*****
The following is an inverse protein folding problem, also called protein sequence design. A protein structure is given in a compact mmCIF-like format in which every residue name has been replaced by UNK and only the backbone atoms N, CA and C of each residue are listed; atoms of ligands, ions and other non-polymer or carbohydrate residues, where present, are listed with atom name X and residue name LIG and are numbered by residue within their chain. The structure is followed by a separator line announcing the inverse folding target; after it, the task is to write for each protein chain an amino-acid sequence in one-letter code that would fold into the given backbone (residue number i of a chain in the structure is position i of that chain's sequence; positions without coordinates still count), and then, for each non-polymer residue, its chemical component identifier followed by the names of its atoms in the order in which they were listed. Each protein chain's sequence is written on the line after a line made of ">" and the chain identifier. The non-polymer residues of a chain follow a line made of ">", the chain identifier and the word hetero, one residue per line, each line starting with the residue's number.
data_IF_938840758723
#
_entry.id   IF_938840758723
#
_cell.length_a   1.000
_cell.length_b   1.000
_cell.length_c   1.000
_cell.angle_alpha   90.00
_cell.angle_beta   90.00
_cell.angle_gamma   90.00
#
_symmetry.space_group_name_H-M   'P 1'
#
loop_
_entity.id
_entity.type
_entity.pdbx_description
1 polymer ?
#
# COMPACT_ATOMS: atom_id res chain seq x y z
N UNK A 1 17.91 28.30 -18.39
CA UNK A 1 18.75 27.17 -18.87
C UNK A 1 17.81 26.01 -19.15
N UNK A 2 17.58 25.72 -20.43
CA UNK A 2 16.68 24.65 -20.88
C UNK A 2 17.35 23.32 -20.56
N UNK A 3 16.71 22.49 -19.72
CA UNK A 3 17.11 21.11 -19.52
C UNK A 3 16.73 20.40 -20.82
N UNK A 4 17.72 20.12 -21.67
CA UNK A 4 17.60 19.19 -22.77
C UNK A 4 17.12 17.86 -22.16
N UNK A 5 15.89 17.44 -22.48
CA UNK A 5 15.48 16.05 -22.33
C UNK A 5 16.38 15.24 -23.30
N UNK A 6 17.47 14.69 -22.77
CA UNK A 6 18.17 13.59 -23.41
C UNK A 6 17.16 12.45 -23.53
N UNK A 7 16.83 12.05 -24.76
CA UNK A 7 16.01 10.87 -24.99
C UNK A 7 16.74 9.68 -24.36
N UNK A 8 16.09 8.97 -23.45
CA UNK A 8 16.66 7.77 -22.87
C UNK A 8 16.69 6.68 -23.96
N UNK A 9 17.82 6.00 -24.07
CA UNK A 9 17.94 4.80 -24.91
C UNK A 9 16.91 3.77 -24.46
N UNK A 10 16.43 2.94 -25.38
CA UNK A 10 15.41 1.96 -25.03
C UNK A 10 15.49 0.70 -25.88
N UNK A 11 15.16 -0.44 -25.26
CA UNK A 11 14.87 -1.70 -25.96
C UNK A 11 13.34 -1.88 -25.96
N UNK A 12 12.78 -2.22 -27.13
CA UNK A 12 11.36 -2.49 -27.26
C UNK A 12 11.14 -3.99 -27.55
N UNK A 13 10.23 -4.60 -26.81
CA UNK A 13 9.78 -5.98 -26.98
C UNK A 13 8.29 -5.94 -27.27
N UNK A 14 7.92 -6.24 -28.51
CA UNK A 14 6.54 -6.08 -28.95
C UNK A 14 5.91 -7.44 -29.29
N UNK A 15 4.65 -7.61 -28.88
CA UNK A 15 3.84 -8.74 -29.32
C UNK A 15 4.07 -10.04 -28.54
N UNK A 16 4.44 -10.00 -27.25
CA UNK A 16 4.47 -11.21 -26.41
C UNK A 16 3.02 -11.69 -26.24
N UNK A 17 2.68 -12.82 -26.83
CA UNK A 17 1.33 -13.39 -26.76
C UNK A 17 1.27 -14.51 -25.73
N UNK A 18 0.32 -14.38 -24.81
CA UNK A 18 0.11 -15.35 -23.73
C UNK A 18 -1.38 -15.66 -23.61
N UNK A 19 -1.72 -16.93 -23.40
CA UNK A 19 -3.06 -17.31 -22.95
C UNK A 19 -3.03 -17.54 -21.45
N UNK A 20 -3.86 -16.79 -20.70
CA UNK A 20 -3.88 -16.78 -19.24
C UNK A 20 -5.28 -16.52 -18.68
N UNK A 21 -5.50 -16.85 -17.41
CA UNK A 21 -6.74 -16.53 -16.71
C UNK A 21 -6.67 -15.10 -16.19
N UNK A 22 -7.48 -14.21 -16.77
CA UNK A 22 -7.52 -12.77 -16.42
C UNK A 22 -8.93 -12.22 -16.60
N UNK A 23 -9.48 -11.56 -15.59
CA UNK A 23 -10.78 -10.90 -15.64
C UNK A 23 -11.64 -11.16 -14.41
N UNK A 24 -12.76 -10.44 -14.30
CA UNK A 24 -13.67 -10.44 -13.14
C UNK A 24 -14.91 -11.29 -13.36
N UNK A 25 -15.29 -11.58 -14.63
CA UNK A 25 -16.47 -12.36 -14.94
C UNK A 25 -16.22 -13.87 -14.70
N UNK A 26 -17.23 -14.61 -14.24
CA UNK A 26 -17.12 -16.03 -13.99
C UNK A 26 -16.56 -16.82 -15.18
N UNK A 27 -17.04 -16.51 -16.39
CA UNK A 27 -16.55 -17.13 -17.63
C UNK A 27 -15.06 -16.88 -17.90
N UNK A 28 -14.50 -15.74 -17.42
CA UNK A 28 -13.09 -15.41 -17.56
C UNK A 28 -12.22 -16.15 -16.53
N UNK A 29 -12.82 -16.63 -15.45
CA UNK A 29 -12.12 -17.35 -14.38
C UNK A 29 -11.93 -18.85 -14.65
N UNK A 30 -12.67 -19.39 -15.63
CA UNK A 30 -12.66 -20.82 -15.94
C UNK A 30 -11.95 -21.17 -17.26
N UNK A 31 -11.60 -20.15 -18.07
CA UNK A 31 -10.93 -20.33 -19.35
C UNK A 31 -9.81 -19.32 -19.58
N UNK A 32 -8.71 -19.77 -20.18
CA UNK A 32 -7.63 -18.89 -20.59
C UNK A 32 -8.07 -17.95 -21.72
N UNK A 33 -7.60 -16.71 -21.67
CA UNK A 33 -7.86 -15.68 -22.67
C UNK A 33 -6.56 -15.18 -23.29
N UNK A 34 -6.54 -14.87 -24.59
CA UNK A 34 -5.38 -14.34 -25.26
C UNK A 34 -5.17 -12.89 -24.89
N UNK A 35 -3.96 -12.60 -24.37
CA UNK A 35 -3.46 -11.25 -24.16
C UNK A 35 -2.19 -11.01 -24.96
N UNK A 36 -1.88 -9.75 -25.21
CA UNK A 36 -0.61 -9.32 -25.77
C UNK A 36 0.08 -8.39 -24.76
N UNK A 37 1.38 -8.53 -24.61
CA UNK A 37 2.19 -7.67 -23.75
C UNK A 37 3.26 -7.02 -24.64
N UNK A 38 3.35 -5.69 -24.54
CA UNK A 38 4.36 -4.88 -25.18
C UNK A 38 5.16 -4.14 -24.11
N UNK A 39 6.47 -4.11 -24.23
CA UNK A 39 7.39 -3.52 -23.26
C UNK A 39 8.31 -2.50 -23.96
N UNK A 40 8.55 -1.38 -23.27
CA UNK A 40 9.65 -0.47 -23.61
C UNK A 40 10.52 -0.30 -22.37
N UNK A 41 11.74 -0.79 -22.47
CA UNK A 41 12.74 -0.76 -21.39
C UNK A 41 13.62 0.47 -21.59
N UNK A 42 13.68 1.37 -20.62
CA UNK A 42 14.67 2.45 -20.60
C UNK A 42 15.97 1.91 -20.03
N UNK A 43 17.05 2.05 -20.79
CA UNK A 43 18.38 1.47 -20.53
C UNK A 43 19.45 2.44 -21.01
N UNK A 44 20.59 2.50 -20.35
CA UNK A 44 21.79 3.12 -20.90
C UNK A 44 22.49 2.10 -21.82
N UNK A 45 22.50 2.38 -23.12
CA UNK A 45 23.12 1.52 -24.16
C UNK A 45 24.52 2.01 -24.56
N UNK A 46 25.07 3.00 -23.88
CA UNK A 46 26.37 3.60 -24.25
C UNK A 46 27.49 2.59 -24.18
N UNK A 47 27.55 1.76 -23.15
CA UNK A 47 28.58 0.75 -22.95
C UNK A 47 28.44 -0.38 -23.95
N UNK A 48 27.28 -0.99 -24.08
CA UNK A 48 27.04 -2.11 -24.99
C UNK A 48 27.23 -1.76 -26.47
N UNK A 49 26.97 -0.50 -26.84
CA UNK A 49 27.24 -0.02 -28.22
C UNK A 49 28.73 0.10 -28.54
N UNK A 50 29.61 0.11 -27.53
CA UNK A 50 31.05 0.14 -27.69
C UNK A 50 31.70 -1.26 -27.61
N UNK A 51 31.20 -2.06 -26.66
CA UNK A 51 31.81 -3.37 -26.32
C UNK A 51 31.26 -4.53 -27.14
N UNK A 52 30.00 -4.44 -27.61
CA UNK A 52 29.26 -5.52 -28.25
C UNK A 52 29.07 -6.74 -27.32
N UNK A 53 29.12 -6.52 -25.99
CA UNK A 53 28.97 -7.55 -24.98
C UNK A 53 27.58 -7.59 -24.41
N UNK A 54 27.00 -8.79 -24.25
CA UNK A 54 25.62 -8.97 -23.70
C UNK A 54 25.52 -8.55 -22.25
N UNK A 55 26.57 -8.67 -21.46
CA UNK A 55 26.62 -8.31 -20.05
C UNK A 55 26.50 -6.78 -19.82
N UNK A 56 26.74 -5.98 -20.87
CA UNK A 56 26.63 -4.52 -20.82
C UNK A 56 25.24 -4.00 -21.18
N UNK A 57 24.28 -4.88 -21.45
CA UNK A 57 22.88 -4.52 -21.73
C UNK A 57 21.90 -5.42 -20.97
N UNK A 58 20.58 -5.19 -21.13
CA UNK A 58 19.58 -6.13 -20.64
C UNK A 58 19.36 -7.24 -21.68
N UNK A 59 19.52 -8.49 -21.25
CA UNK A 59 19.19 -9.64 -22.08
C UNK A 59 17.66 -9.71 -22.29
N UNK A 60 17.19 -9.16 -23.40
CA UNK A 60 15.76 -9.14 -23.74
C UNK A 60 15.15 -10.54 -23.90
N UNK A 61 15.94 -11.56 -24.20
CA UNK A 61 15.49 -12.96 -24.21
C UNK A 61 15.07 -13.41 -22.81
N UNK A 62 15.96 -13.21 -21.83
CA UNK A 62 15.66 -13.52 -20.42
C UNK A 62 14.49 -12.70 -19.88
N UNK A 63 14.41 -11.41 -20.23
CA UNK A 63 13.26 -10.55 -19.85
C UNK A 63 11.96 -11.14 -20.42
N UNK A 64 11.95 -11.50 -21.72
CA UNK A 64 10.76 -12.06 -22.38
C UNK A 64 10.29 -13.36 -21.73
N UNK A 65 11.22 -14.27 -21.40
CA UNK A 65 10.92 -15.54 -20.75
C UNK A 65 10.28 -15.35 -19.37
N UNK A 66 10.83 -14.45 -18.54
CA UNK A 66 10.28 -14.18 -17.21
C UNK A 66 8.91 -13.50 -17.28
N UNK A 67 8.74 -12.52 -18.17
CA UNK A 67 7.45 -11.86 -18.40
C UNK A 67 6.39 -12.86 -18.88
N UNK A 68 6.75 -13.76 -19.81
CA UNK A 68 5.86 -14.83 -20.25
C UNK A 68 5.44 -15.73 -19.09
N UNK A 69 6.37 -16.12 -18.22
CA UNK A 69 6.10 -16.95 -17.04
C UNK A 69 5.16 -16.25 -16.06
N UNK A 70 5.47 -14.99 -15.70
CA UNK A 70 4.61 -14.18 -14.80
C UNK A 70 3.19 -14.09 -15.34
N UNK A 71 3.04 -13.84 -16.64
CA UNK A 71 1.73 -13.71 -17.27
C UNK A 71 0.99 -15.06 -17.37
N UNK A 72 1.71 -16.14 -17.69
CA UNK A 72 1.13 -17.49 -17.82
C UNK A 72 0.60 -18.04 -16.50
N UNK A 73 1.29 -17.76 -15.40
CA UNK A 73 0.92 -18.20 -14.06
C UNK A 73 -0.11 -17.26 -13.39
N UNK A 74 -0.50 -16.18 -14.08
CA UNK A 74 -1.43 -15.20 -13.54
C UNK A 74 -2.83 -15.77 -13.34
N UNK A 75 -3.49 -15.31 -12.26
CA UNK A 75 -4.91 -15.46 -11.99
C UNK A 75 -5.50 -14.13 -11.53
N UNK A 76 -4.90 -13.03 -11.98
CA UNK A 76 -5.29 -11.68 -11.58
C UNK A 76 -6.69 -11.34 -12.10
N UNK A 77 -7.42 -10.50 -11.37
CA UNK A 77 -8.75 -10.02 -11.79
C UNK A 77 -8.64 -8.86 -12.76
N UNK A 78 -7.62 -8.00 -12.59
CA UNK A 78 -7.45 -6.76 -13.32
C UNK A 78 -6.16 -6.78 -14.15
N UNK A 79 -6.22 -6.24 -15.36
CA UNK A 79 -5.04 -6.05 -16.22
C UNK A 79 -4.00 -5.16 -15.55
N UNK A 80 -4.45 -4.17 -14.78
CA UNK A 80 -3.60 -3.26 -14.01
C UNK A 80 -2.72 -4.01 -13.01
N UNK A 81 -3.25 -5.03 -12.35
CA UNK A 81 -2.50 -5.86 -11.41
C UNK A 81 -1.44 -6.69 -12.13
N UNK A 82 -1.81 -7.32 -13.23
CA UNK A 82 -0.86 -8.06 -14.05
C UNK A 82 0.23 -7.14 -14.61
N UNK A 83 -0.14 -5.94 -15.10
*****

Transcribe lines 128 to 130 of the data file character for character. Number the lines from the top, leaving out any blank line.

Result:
CA UNK A 36 -0.61 -9.32 -25.77
C UNK A 36 0.08 -8.39 -24.76
N UNK A 37 1.38 -8.53 -24.61